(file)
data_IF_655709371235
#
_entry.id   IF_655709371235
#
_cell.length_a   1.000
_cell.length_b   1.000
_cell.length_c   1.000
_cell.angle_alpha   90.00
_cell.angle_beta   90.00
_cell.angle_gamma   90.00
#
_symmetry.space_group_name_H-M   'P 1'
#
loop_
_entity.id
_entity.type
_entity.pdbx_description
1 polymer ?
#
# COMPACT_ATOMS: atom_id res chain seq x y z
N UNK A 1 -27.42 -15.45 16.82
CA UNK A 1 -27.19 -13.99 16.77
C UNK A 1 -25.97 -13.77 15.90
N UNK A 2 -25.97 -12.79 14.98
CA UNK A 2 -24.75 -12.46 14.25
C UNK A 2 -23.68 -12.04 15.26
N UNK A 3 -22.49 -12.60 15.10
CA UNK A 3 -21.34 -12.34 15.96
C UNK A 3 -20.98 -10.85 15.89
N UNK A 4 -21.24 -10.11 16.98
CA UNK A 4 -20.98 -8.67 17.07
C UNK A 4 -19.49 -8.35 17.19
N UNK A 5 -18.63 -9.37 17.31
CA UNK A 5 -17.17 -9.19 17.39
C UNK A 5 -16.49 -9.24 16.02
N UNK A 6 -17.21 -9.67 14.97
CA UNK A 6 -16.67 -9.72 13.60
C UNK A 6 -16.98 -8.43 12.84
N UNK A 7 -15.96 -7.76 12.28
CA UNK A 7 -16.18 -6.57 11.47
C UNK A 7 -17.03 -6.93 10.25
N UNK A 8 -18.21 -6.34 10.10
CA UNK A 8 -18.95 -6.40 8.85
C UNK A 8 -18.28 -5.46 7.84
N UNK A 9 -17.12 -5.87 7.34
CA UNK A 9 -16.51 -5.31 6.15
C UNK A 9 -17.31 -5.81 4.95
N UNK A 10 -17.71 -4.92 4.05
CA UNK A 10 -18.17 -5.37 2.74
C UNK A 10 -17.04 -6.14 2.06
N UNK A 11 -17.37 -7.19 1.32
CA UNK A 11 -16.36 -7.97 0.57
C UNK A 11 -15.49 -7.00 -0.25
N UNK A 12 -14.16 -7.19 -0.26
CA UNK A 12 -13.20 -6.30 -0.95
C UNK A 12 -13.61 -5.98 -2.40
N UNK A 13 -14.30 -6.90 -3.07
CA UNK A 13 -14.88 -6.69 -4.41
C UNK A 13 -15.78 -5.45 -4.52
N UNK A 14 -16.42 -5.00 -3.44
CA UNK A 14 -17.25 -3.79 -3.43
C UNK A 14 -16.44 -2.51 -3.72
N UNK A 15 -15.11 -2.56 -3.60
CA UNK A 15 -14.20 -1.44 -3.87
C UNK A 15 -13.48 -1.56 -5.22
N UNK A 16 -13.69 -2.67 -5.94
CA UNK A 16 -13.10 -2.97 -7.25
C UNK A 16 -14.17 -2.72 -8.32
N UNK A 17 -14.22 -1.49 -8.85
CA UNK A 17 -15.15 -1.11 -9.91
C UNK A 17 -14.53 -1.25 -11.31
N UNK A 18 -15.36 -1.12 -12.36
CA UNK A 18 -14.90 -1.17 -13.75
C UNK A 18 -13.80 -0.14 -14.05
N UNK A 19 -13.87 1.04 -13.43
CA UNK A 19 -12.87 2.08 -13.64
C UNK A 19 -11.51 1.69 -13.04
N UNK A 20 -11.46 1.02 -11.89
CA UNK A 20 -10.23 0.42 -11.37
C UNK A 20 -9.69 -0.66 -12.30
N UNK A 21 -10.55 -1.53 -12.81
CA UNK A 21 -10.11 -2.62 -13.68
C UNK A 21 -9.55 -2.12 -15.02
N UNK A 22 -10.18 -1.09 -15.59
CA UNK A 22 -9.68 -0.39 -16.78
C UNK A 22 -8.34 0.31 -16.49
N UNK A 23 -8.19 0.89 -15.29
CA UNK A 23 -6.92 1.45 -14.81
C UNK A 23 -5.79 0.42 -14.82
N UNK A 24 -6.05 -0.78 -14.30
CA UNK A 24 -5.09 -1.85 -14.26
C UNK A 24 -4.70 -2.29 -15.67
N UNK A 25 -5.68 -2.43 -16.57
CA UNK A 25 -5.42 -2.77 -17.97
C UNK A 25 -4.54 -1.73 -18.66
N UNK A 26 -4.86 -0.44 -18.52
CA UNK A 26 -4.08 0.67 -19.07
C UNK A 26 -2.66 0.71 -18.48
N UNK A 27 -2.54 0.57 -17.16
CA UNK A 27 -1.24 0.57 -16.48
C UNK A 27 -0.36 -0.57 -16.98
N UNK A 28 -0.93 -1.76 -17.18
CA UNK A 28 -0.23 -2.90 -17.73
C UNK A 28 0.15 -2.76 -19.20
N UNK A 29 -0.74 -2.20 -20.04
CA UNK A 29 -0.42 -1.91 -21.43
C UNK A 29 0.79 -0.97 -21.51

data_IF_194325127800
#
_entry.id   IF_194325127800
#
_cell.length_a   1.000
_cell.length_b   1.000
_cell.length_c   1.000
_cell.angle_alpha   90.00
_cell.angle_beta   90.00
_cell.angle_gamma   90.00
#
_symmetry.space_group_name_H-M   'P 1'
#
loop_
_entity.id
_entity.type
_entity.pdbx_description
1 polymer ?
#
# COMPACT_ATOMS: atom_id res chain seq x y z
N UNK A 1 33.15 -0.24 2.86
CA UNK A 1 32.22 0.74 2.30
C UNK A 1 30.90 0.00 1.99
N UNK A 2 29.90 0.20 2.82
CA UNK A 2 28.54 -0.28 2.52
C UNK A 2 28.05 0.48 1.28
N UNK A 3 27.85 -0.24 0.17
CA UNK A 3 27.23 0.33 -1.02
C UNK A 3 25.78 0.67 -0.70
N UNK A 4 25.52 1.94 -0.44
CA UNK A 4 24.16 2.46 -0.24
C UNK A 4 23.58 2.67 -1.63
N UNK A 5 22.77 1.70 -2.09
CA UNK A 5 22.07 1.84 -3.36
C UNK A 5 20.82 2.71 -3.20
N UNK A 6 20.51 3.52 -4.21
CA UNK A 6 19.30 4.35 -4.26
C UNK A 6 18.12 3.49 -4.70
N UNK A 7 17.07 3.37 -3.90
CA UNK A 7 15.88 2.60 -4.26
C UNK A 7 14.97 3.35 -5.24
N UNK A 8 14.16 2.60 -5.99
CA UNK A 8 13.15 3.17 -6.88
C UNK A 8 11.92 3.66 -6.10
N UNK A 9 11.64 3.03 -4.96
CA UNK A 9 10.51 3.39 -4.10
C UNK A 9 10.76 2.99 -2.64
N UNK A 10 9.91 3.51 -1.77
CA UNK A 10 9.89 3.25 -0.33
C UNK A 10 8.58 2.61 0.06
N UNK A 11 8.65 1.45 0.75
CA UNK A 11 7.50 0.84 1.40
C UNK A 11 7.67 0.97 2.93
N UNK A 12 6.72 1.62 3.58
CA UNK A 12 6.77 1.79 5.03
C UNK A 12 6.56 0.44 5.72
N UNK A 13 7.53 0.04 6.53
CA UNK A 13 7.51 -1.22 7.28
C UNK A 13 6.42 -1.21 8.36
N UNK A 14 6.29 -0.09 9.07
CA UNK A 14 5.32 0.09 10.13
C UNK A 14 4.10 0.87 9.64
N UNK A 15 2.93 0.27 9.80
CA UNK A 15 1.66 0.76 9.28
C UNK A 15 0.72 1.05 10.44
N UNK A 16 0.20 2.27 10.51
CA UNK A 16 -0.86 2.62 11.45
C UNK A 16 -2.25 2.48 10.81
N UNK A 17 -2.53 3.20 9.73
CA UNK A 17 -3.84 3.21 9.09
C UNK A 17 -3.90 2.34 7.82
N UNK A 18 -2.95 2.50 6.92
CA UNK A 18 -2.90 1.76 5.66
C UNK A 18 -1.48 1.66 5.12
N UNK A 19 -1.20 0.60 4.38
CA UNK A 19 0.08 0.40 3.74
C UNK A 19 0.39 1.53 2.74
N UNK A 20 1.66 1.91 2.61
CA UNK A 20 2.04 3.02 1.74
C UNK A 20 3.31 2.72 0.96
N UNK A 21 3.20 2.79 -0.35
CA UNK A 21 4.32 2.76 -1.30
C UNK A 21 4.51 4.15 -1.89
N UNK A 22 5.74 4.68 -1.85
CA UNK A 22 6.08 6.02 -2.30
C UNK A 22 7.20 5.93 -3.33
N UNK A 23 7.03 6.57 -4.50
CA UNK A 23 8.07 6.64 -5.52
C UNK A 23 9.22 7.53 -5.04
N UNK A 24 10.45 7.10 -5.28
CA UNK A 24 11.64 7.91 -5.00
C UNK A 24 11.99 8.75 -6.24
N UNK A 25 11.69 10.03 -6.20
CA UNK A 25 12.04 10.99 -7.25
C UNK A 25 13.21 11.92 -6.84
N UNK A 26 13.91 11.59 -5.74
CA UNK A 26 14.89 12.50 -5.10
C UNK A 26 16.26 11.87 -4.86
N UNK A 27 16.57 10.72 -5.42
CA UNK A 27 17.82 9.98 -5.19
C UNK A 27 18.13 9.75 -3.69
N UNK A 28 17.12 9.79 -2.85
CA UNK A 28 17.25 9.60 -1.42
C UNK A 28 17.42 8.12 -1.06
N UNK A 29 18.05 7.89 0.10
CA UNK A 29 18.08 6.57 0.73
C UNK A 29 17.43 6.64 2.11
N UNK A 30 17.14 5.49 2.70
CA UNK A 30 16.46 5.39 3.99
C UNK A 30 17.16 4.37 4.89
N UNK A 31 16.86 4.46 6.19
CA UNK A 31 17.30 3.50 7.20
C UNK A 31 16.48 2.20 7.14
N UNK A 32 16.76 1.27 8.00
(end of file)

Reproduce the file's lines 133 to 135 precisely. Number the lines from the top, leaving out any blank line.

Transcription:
C UNK A 2 28.05 0.48 1.28
N UNK A 3 27.85 -0.24 0.17
CA UNK A 3 27.23 0.33 -1.02